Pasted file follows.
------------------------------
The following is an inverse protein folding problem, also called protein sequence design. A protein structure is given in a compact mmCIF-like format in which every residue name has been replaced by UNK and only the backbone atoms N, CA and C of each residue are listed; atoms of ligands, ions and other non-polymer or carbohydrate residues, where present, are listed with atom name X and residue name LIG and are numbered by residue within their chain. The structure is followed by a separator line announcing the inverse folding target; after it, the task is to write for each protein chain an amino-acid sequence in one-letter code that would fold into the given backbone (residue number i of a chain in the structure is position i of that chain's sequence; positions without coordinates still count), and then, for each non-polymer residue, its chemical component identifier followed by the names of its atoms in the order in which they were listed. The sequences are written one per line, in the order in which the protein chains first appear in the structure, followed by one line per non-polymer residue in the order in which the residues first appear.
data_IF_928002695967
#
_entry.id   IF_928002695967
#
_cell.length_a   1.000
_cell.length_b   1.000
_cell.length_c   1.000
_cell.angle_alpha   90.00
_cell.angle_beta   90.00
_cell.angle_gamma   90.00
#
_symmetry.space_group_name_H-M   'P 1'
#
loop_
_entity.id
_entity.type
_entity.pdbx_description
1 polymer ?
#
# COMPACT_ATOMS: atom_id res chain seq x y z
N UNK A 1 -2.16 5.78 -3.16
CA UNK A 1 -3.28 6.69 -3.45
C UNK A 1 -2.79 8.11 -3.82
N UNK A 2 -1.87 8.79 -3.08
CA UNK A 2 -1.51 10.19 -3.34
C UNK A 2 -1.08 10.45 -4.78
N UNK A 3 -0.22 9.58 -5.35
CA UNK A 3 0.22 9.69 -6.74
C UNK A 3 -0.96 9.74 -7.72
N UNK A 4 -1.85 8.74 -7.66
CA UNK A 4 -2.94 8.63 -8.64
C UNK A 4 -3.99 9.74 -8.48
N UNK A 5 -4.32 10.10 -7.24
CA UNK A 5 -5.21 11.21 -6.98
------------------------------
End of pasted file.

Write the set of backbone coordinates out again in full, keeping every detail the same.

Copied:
The following is an inverse protein folding problem, also called protein sequence design. A protein structure is given in a compact mmCIF-like format in which every residue name has been replaced by UNK and only the backbone atoms N, CA and C of each residue are listed; atoms of ligands, ions and other non-polymer or carbohydrate residues, where present, are listed with atom name X and residue name LIG and are numbered by residue within their chain. The structure is followed by a separator line announcing the inverse folding target; after it, the task is to write for each protein chain an amino-acid sequence in one-letter code that would fold into the given backbone (residue number i of a chain in the structure is position i of that chain's sequence; positions without coordinates still count), and then, for each non-polymer residue, its chemical component identifier followed by the names of its atoms in the order in which they were listed. The sequences are written one per line, in the order in which the protein chains first appear in the structure, followed by one line per non-polymer residue in the order in which the residues first appear.
data_IF_928002695967
#
_entry.id   IF_928002695967
#
_cell.length_a   1.000
_cell.length_b   1.000
_cell.length_c   1.000
_cell.angle_alpha   90.00
_cell.angle_beta   90.00
_cell.angle_gamma   90.00
#
_symmetry.space_group_name_H-M   'P 1'
#
loop_
_entity.id
_entity.type
_entity.pdbx_description
1 polymer ?
#
# COMPACT_ATOMS: atom_id res chain seq x y z
N UNK A 1 -2.16 5.78 -3.16
CA UNK A 1 -3.28 6.69 -3.45
C UNK A 1 -2.79 8.11 -3.82
N UNK A 2 -1.87 8.79 -3.08
CA UNK A 2 -1.51 10.19 -3.34
C UNK A 2 -1.08 10.45 -4.78
N UNK A 3 -0.22 9.58 -5.35
CA UNK A 3 0.22 9.69 -6.74
C UNK A 3 -0.96 9.74 -7.72
N UNK A 4 -1.85 8.74 -7.66
CA UNK A 4 -2.94 8.63 -8.64
C UNK A 4 -3.99 9.74 -8.48
N UNK A 5 -4.32 10.10 -7.24
CA UNK A 5 -5.21 11.21 -6.98